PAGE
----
If everyone lived like me, we’d need 4.6 Earths to sustain our lifestyles.
This revelation, using the Global Footprint Network’s online calculator, was a punch in the gut.
I’d always assumed my footprint was reasonably small (“other than my air travel, of course, which obviously is a human right”). I don’t own a car. I eat meat extremely rarely. I don’t own a home or appliances or furniture. I seem to be buying less and less in the way of consumer goods than ever before.
Still, turns out I’m the environmental equivalent of the children in Lake Wobegon – suffering from delusions of above average-ness.
“Wow,” I thought. “Is my air travel really that bad? I don’t even fly as much as a lot of people I know.” (Lesson 1: Cognitive biases, like resetting your standards based on what your immediate circle is doing, apply to all of us.)
But when I sadly took my flights down to zero (because I have family and close friends spread over three continents, inexpensive air travel has become the glue of my life), I was “only” down to 3.6 Earths.
“Hmm. I thought air travel was supposed to be by far the worst… Maybe if I never got in a car or bus again?”
But no effect. Wow.
I tried cutting out all dairy (goodbye cheese…) – and increased my percentage of locally sourced, fresh and unprocessed food to “most” (I’d estimated “half”, which I think is probably on the higher side for many people in developed countries). Here came a significant effect – I was down to 3.3 Earths. (Going 100% local and fresh didn’t help, which was good news to me from a behavioral change perspective. Even moderate changes help.)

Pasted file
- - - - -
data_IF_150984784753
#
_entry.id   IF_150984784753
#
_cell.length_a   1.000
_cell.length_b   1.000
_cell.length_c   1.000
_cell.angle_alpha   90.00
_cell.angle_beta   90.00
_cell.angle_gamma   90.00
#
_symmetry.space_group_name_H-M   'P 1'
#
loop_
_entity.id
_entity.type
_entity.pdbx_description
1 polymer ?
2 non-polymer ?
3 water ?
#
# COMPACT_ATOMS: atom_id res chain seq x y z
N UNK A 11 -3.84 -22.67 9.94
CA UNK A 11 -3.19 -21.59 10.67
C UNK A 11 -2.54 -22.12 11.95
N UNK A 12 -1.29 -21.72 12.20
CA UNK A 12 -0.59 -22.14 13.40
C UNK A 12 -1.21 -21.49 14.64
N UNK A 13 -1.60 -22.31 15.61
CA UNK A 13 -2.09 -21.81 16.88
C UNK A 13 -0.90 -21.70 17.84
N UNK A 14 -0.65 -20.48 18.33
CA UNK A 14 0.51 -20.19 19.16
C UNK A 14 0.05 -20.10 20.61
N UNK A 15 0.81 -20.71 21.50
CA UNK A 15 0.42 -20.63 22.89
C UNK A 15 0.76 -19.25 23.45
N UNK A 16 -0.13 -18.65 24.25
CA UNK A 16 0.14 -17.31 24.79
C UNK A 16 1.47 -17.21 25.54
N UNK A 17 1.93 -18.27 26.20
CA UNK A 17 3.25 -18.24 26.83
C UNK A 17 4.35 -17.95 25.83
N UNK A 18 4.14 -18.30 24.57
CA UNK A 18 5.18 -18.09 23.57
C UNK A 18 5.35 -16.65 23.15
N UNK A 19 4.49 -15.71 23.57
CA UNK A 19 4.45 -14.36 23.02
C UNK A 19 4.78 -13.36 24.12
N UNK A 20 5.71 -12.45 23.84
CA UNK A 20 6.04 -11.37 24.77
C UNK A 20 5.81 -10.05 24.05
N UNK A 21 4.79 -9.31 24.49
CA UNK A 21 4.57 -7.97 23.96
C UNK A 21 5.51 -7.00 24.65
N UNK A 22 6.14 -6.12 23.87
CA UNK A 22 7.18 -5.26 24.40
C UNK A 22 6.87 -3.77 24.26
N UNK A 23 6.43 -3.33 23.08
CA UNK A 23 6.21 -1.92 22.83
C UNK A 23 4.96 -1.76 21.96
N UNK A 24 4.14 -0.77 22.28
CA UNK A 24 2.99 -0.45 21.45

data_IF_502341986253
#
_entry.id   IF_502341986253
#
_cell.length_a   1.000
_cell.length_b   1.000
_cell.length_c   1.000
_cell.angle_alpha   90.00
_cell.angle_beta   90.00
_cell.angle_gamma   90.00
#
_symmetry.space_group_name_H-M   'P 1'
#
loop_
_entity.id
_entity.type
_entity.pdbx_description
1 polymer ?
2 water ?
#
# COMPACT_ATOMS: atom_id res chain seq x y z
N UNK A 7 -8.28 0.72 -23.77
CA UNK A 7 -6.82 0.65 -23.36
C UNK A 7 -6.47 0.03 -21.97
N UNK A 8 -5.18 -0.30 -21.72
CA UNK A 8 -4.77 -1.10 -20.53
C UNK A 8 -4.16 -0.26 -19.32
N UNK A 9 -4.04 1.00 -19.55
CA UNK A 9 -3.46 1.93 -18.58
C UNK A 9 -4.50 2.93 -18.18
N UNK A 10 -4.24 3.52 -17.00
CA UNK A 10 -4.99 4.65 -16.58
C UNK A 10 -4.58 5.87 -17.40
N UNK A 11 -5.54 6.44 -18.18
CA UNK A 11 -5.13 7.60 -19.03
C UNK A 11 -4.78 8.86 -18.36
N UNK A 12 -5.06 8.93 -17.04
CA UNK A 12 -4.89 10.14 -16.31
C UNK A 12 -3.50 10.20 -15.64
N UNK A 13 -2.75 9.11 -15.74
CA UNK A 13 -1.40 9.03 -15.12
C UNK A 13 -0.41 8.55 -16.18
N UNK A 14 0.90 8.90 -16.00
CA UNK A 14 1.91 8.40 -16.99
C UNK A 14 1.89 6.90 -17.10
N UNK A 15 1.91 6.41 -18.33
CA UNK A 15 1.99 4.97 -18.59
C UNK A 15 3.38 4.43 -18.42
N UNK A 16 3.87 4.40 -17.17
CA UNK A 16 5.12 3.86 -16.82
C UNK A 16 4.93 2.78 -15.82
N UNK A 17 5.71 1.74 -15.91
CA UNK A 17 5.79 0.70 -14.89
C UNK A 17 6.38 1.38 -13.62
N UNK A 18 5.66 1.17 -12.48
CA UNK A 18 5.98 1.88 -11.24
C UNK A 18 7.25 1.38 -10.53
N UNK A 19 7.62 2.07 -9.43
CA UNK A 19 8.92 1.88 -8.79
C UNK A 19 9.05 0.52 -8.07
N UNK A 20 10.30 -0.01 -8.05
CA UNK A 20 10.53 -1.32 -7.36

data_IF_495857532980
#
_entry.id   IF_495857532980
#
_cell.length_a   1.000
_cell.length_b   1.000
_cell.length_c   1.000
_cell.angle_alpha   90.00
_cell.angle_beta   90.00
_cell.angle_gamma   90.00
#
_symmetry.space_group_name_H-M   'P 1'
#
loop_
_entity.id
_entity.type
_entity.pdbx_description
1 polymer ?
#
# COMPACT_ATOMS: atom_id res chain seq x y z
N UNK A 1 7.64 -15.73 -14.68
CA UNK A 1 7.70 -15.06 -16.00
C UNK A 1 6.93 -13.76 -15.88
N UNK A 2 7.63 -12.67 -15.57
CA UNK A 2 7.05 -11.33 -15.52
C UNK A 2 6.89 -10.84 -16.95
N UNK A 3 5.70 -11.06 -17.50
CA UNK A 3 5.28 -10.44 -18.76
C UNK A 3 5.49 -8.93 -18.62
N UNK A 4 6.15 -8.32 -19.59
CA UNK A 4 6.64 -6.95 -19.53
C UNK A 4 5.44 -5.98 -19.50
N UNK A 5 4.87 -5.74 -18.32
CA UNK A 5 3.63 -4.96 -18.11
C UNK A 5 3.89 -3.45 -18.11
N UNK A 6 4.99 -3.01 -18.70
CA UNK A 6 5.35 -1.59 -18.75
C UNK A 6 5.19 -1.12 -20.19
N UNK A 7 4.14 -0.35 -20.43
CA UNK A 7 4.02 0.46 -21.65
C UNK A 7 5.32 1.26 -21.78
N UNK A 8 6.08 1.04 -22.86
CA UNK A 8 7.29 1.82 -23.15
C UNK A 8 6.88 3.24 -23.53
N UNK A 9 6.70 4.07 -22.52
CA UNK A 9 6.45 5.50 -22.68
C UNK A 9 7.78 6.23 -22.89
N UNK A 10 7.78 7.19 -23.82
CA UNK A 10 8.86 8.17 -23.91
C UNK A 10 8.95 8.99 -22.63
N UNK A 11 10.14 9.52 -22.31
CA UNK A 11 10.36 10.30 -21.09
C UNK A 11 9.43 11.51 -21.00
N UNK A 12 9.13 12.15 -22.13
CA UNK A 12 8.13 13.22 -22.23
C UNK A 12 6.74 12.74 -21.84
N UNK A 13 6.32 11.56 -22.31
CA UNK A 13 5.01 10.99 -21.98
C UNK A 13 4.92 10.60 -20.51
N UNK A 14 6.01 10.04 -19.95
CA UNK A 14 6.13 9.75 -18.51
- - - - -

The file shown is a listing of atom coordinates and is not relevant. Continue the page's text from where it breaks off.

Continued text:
Another good cut, taking me down to 3 Earths, was never buying another book, magazine or other print publication again (sigh), being scrupulous not only about recycling but also buying only recycled paper, plastic and aluminum, and eliminating purchases of electronics (good thing I returned the iPad then).
But still at 3 Earths. What now?
“I know. It’s my house. How about if I move to an eco-friendly house and buy 100% renewable electricity and don’t use much of it?”
Again, surprise – very little effect – likely because my housing footprint was already calculated as quite low since I rent and live in a dense urban area. But in general, housing, and energy and fuel use in particular, is without question a major consumer of global resources.
In desperation, I unplugged myself from the grid. I stopped eating and moving altogether. Okay – that last wasn’t really an option – but if it had been, I would have taken it. What to do?
And still 3 Earths.
It turns out that one single thing is enough, on its own, to mean I use three times my fair share of the world’s resources. That is the fact that I live in the United States.*
In other words. most of my footprint decisions have already been made by sheer accident of birth. And I continue to support these as I pay taxes and make use of the wonderful and resource-intensive array of public and private services available to me in the U.S. of A. – from highways to national parks, to bookstores to restaurants.
And it’s this stark realization that made it clearer to me than anything else how important policy is – and why the U.S. Senate’s refusal to take a global leadership position on climate change is so very disappointing – and frightening.
*At the time of taking the quiz and writing much of this – back in the UK now, which is slightly but not much better.